Kathleen A Collins

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Political Science .
Room 1331 SocSci

267 19th Ave S


Kathleen Collins is an Associate Professor at the Department of Political Science. She received her Ph.D. from Stanford University in Political Science with a focus on Russia and Central Asia. Collins received her B.A., summa cum laude, in Russian Language and Literature and Government and International Studies from the University of Notre Dame.

Professor Collins is the author of Clan Politics and Regime Transition in Central Asia (Cambridge University Press, 2006, 2009), which won the Central Eurasian Studies Society Award for the Best Book in the Social Sciences on Central Eurasia. She is currently completing her second book: The Rise of Muslim Politics: Islam and State in Central Asia and the Caucasus (under contract, Cambridge University Press). She has published articles in World Politics, Comparative Politics, the Journal of Democracy, Political Research Quarterly, and Europe-Asia Studies, as well as in numerous edited volumes.

Collins' research and teaching interests include: political transition and democratization, Islam and politics, civil and ethic conflict, clan politics, informal institutions, civil society development, and Soviet and post-Soviet political development, especially in Central Asia, the Caucasus, and Russia. Collins has done extensive field research in Azerbaijan, Kazakhstan, Kyrgyzstan, Russia, Tajikistan, Turkmenistan, and Uzbekistan. She has also worked on projects for the National Bureau of Asian Research, the United Nations Development Program, the United States Agency for International Development, the International Crisis Group, and other policy-making organizations.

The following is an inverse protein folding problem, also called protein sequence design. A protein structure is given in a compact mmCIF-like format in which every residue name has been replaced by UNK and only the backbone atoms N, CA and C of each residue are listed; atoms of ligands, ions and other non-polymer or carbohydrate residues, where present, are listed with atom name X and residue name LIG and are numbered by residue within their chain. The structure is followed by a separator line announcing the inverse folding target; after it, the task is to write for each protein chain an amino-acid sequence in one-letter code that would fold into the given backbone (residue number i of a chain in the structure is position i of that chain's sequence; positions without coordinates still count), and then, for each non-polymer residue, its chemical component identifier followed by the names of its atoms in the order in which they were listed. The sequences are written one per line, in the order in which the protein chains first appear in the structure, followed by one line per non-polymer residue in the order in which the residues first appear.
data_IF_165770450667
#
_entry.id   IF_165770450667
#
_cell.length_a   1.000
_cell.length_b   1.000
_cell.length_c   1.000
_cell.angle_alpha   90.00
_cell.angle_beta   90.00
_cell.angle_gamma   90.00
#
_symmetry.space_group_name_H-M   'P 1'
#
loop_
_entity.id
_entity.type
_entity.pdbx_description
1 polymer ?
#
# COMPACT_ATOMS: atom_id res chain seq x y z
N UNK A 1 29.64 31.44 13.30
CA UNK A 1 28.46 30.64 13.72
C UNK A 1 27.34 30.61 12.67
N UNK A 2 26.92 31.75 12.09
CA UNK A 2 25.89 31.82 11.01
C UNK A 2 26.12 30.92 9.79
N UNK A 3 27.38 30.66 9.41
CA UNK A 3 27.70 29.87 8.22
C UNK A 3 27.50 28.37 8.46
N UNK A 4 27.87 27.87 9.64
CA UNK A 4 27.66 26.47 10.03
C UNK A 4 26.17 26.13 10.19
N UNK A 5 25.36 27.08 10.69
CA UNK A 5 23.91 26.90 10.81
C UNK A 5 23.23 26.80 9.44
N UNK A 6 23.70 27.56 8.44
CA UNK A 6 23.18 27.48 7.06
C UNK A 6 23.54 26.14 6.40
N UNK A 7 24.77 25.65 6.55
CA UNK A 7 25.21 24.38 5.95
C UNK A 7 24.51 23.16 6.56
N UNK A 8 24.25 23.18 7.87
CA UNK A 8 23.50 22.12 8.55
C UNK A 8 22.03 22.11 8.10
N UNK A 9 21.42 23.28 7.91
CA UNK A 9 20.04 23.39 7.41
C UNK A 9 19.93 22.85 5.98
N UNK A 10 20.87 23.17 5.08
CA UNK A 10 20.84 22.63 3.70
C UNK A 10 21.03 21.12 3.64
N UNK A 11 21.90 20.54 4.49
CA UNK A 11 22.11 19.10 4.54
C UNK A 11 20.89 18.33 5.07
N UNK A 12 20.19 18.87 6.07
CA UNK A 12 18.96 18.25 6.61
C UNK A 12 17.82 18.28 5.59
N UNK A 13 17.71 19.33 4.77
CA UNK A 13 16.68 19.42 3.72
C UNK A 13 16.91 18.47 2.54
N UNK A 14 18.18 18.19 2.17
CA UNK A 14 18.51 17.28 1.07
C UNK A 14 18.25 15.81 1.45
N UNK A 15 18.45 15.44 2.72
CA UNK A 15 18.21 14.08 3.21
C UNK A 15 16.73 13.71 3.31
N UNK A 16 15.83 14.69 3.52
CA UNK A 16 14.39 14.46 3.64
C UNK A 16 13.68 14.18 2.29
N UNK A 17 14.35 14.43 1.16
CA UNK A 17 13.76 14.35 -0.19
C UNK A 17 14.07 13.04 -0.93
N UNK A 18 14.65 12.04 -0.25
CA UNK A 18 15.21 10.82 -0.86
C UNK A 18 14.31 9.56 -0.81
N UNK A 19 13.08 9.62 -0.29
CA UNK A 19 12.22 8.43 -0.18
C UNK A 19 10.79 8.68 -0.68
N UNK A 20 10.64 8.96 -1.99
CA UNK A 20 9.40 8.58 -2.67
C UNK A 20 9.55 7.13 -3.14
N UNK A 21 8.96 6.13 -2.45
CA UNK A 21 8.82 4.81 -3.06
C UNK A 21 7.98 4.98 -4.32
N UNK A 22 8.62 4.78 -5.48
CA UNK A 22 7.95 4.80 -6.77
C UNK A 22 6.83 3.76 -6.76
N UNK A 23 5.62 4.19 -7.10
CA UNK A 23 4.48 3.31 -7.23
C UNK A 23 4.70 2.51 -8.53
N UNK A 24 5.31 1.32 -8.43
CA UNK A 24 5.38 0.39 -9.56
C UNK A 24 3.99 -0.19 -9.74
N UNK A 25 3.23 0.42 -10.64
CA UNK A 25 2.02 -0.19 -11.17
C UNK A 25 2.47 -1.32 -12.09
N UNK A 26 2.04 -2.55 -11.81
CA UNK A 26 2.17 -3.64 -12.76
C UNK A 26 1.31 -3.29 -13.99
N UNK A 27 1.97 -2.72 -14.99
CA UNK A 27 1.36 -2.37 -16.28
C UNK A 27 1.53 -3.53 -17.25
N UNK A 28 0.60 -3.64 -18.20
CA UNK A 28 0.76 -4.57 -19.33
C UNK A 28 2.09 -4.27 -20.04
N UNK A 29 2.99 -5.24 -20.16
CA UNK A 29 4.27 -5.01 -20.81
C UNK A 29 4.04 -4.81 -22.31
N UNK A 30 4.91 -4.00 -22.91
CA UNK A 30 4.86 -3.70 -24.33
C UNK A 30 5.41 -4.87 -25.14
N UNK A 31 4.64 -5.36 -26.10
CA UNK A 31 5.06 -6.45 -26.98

Educational Background & Specialties

Educational Background

  • Ph.D.: Political Science, Stanford University, California.
  • B.A.: Government and International Studies and Russian Language and Literature, University of Notre Dame, Summa Cum Laude, Honors Program, Phi Beta Kappa.


  • religion and politics, particularly Islam and politics
  • Kyrgyzstan, Uzbekistan, Tajikistan, Azerbaijan
  • Soviet and post-Soviet political development in Russia and the successor states
  • democratization and political transition
  • clan, tribal, and ethnic politics
Courses Taught
  • Religion and Politics: PhD Seminar
  • Theoretical Approaches to Religion, Identity, and Conflict: PhD Seminar
  • Theories of Ethnicity, Nationalism, and Conflict: PhD Seminar
  • Theoretical Approaches to Islam and Politics: PhD Seminar
  • Islam and Democracy
  • Islamist Politics in the Middle East, North Africa, and Eurasia
  • Russian Politics
  • Central Asian Politics
  • Politics of the Former Soviet Union
  • Nationalism in Eurasia
  • Intro to Comparative Government
Research & Professional Activities

Professional Activities

  • Occasional consulting: United Nations Development Program, US government, National Bureau of Asian Research, and other organizations: